Anger and Revenge. In response to acts of terrorism or war, some teens may feel angry and want revenge. Rage and a desire for vengeance are often based on feelings of threat, helplessness and vulnerability. Young people may get the message from peers or the media that they are "supposed" to feel angry and vengeful, that this is the attitude that will win approval and acceptance. Turn the conversation to the underlying feelings, tell them how you feel and discuss positive options other than revenge.
You may need to stop aggressive behaviour. If this behaviour is severe or persists, you may want to seek professional help.
Affection. Be patient with teens and with yourself. Give your family time to cope. Find simple, daily ways to show teens that you love them ? hugs, words of praise, fun time together.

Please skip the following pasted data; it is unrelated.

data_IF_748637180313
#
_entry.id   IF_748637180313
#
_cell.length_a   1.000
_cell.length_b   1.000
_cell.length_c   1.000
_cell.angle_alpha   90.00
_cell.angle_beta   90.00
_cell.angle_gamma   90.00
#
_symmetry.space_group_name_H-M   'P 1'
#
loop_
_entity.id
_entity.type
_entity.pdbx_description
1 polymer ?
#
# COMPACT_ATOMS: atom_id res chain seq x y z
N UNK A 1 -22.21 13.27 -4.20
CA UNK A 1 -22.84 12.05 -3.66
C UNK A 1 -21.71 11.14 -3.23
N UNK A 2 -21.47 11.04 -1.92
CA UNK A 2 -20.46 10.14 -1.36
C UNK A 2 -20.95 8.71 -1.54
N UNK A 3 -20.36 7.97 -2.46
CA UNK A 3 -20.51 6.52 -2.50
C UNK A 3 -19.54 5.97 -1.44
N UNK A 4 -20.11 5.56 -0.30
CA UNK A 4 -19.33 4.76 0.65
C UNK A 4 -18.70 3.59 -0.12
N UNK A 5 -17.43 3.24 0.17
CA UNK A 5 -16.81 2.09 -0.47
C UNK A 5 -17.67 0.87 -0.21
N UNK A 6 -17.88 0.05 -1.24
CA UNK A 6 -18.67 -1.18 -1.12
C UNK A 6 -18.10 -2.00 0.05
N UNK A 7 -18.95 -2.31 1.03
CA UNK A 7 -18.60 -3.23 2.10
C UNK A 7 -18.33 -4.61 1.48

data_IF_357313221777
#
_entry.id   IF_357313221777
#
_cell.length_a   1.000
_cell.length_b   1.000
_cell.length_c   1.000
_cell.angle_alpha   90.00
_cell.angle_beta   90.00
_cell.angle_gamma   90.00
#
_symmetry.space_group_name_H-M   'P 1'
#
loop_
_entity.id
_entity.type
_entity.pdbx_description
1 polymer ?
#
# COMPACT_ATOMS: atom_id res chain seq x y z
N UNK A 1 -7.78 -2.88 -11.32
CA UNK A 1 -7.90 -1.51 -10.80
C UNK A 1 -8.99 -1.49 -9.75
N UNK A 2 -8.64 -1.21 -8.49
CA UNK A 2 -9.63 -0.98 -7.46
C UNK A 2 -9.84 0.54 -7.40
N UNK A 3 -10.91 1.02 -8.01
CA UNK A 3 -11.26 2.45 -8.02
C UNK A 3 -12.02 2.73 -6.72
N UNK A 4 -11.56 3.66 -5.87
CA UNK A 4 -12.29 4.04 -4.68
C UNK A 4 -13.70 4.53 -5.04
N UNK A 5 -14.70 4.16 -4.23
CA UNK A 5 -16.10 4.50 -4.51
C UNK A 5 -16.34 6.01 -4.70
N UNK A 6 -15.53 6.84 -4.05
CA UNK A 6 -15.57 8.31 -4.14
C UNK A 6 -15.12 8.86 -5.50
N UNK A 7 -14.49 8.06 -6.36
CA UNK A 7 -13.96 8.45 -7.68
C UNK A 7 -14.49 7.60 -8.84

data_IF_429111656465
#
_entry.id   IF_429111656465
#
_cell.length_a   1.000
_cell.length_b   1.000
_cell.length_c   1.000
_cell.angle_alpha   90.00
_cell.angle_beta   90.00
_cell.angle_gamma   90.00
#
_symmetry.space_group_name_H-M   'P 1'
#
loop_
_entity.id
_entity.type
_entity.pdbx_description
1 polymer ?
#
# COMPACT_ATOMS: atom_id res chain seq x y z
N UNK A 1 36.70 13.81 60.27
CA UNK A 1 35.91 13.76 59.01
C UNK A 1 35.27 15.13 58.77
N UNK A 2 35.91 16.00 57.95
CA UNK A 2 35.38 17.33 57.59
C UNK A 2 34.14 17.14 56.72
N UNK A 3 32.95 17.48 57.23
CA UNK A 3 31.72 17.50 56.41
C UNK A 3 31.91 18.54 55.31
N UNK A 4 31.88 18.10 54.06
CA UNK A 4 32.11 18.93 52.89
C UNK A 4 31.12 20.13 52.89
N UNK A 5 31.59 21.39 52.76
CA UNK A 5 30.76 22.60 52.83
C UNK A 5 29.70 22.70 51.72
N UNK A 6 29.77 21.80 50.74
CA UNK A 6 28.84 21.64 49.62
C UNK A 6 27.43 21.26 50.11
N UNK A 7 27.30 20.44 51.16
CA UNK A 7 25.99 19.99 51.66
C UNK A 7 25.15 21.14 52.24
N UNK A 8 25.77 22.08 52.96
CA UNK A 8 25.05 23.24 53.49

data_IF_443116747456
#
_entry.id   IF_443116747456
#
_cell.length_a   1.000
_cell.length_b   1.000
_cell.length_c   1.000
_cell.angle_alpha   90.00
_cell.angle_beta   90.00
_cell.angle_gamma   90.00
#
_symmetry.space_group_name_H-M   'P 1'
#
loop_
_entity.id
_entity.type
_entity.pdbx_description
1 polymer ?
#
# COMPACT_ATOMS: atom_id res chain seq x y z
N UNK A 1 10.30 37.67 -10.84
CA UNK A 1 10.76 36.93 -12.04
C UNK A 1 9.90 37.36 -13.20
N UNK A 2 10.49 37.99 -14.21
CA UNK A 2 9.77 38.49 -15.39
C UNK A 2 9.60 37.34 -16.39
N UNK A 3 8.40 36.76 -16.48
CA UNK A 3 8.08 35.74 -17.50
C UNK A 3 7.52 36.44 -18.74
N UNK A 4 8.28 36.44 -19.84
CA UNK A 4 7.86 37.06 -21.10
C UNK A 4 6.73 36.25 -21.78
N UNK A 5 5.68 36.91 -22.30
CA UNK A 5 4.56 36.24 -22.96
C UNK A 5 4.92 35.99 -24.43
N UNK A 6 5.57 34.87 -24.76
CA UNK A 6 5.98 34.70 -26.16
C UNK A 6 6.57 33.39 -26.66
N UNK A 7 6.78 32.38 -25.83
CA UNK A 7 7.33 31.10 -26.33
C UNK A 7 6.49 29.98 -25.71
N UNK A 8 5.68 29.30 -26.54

Comforting friends. If teens have friends who have been directly affected by a tragedy, help them find ways of comforting these friends.1 They may need help to know how to offer comfort and support. They may avoid talking to these friends out of fear of causing more pain. On the other hand, they may identify too closely with their friends' pain and spend too much time with them. Balance and keeping up with normal routines is essential.
TV Coverage. You may want to help teens limit their exposure to news coverage of stressful events. Teens should not be shielded from the facts about catastrophic events but watching too much coverage of these events can put them in an emotionally overloaded, anxious state.1 Watch TV news coverage together and talk about what you are seeing, hearing, and feeling.